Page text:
It is likely that the majority of bingo players have, at one time or another imagined themselves in the role of the bingo caller. However, seasoned players who love to play on online bingo sites also recognise that the job is not as simple as it seems at first glance. Being responsible for both the game and its atmosphere, whether in a bingo club, a charity event, or even amongst friends, can be a daunting task. But, fear not, the following tips should put you on the path to success.
If you are going to be a bingo caller, it is essential that you understand exactly which bingo version is being played and what is the difference between them and all its associated rules. If you are in the UK, then you are most likely calling 90-ball bingo. However, don’t assume so. In the US, 75-ball bingo is more likely, but again, be sure to check well in advance.
You would be correct in thinking that calling a number is similar across different versions of the game. However, as a bingo caller, it is also your responsibility to clear up any disputes and ensure that the rules are followed in a manner very much like that of a sports referee.
If you are a beginner bingo caller, then nerves are to be expected. To help combat them, make sure that you are familiar with the environment and equipment before you start playing. The more familiar you are with the environment, the more comfortable you will feel.
Always remember that the players are there to have fun, they are on your side. Try to joke with them a bit, the more laughs, the better the atmosphere and the better you’ll feel.
At the start of a game, announce to the players exactly what game is being played and what prizes are available. For example, “It’s 90-ball bingo tonight and there are 1L, 2L and Full house prizes up for grabs”. Then warn players that the game will be starting shortly and look around the room to see if people generally seem settled.
Always have a drink to hand (but nothing too strong), as you will be talking a lot throughout the game, and your throat will become dry. While the game is in progress, be sure to keep your ears open. If a player shouts out while you are mid-call, you must finish the call before checking the claim. If a player calls bingo late on a number and you have already moved on, they may have lost their claim to a prize. It is these kind of small details that you must be on top of to be a successful caller.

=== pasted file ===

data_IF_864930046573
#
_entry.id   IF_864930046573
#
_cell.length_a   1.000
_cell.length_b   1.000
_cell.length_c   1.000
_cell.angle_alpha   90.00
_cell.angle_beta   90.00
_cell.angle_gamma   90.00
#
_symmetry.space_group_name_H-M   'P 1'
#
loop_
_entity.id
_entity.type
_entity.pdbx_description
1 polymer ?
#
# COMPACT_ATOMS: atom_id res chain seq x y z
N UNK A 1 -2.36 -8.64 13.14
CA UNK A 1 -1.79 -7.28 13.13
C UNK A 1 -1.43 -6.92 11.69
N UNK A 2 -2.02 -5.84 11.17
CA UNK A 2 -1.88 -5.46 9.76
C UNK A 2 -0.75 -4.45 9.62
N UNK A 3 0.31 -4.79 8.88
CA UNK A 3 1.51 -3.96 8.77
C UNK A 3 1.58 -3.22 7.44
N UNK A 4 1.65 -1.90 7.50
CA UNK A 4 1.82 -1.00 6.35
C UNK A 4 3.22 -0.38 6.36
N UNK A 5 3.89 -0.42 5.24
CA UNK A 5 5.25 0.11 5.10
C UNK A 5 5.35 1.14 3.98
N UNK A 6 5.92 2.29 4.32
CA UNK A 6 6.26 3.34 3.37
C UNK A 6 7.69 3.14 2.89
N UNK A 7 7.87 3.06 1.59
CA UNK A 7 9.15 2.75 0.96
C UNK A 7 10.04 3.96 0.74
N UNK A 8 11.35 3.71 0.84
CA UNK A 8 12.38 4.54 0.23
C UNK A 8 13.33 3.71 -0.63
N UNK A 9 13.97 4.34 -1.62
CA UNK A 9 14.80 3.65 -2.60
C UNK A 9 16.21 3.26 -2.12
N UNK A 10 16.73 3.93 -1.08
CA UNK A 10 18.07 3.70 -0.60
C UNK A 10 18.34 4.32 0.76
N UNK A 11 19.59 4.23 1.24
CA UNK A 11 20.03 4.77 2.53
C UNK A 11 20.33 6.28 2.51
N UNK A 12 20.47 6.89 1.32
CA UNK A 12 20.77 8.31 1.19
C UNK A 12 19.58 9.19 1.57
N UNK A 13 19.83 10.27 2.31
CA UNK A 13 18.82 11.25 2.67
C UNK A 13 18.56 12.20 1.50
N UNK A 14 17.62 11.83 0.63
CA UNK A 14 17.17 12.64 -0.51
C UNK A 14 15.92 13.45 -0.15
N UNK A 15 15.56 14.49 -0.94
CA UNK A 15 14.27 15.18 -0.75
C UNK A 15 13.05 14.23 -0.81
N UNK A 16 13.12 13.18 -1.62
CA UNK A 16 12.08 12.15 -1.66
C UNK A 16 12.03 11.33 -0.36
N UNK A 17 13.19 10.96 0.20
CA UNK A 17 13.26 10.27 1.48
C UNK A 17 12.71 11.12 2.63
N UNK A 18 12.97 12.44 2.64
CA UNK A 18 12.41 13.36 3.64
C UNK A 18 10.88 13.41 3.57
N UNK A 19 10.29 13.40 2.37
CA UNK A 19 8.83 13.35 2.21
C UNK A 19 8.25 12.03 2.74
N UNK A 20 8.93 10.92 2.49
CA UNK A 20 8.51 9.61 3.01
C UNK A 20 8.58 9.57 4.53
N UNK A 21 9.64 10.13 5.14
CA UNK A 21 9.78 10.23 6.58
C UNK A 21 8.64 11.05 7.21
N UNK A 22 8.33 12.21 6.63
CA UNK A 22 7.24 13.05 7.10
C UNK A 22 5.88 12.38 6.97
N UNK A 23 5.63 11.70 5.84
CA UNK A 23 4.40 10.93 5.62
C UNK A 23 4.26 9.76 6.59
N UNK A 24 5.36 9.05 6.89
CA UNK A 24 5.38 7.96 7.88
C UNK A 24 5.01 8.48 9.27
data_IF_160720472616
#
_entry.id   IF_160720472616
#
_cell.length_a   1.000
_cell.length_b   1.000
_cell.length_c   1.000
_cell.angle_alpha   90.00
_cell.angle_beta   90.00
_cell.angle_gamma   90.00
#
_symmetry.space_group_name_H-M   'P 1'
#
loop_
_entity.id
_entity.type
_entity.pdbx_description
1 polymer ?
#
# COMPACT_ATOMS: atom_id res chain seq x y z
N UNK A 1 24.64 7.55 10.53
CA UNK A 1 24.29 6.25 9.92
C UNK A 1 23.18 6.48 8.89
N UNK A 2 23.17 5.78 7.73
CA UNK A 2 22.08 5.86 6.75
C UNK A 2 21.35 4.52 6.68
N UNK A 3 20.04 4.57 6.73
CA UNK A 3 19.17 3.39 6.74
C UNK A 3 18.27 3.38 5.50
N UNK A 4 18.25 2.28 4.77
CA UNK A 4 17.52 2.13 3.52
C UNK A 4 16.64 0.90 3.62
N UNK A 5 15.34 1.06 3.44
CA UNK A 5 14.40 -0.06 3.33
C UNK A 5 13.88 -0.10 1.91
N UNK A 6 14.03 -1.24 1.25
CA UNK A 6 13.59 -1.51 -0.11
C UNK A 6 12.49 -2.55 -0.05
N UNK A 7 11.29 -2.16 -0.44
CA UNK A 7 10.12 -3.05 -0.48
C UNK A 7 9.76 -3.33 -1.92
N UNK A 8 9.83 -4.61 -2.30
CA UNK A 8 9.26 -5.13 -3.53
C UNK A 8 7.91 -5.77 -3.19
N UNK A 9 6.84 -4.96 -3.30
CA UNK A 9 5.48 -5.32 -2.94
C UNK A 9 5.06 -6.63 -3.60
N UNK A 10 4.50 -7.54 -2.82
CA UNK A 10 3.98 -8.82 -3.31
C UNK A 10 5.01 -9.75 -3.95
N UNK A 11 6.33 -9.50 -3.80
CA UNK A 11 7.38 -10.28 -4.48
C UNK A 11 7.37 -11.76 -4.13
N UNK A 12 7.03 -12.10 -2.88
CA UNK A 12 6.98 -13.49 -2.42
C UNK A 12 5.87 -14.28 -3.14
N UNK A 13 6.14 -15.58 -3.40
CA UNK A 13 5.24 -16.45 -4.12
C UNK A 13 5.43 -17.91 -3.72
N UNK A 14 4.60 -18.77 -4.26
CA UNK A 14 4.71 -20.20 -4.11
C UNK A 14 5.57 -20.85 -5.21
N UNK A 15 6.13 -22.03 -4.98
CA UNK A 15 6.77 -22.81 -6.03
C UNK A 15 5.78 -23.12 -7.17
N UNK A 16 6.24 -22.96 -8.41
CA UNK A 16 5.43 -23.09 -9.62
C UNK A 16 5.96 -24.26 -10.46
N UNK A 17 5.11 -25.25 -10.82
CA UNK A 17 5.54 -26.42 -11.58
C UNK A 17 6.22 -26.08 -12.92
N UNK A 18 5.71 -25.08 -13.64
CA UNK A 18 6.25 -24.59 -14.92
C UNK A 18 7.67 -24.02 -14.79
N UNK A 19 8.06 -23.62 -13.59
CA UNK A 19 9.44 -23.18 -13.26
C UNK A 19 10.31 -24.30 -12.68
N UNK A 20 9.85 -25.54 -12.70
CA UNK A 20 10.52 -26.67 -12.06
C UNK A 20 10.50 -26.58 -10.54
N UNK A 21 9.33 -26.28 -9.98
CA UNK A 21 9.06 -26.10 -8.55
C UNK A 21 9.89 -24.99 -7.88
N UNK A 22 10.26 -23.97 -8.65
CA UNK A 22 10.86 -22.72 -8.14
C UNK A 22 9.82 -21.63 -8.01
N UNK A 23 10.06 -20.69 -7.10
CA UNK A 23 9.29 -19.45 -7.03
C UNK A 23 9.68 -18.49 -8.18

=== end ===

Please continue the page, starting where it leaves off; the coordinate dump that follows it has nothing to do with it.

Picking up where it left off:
When the game gets going, it is good to try to keep a constant pace. However, do not rush, the players need time. Being aware of your breathing will both help you stay relaxed and keep the game moving at a constant pace.
On paper, bingo calling sounds easy, just call out a number. However, you are actually a performer. This means you need to keep players engaged, which means varying your tone and not simply calling the numbers monotonously.
At the same time, you are not just an entertainer; you must project authority. Your decisions are final, and players must accept that. However, it is all about fun, so try not to take things too seriously.
Don’t worry if you get a bit flustered and confused at first, like everything, bingo calling takes practice. It is very much a two-sided job; on one hand, there is the art of entertainment, and on the other, there is the responsibility of running a fair game. This is partially why bingo number rhymes became so popular; they allow the caller to inject humour without disrupting the game.
Many bingo number rhymes have become a part of popular culture. The nicknames used for each number are an integral part of the bingo tradition and the game. While it is true that some venues are reducing the use of rhymes in order to speed up play, there is no denying that they add to the fun.
However, the rhymes add real complexity to the job of the caller. You will have to ensure that they are venue and audience appropriate. For example, in a church charity game, you are unlikely to call “43 – down on your knees”. Being aware of the audience, venue and the general atmosphere is integral to the job of a bingo caller.
At the same time, the rhymes also offer a great opportunity. There is no reason why you can’t make your own up. For example, if the game is raising money for a local school, rhymes such as “23 – Props for geography” or “29 – My truancy fine” could be used.
While being a bingo caller is not without responsibility, ultimately, it should be a hugely enjoyable experience as you entertain the crowd and take charge of the game. As with any kind of public role, it may well make you anxious at first, but with a bit of practice, you are sure to overcome your nerves and provide everyone with a wonderful time.